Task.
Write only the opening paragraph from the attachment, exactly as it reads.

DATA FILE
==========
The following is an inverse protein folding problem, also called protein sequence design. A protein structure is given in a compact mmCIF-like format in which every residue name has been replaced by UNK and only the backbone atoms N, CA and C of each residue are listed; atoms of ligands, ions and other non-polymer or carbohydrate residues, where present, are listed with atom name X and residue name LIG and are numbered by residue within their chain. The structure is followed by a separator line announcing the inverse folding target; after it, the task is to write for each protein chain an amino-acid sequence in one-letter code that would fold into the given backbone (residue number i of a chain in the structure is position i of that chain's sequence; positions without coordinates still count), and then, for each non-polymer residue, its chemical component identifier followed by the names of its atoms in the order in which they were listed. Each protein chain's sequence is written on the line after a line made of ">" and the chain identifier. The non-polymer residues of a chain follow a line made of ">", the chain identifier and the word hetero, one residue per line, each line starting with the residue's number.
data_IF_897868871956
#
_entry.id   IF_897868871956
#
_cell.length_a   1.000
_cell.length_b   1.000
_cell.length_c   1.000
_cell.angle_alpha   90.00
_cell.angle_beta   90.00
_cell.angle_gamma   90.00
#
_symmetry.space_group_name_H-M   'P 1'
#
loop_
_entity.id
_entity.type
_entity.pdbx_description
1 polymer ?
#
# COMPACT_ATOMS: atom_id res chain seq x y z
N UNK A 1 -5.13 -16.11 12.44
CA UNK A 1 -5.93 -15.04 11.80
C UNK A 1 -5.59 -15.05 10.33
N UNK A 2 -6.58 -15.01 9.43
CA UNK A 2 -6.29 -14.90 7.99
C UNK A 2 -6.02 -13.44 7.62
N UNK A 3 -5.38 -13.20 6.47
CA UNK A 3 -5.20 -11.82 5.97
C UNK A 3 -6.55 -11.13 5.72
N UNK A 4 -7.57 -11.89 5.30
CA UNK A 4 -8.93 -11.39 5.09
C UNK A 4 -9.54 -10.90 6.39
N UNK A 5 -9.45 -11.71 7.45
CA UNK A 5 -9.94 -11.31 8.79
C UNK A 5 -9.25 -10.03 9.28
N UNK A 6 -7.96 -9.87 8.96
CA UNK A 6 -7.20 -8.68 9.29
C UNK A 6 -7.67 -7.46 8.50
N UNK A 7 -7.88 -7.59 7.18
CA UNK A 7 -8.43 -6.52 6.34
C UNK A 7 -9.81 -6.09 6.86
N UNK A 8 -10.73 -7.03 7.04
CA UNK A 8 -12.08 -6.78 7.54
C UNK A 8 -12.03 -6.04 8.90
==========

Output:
The following is an inverse protein folding problem, also called protein sequence design. A protein structure is given in a compact mmCIF-like format in which every residue name has been replaced by UNK and only the backbone atoms N, CA and C of each residue are listed; atoms of ligands, ions and other non-polymer or carbohydrate residues, where present, are listed with atom name X and residue name LIG and are numbered by residue within their chain. The structure is followed by a separator line announcing the inverse folding target; after it, the task is to write for each protein chain an amino-acid sequence in one-letter code that would fold into the given backbone (residue number i of a chain in the structure is position i of that chain's sequence; positions without coordinates still count), and then, for each non-polymer residue, its chemical component identifier followed by the names of its atoms in the order in which they were listed. Each protein chain's sequence is written on the line after a line made of ">" and the chain identifier. The non-polymer residues of a chain follow a line made of ">", the chain identifier and the word hetero, one residue per line, each line starting with the residue's number.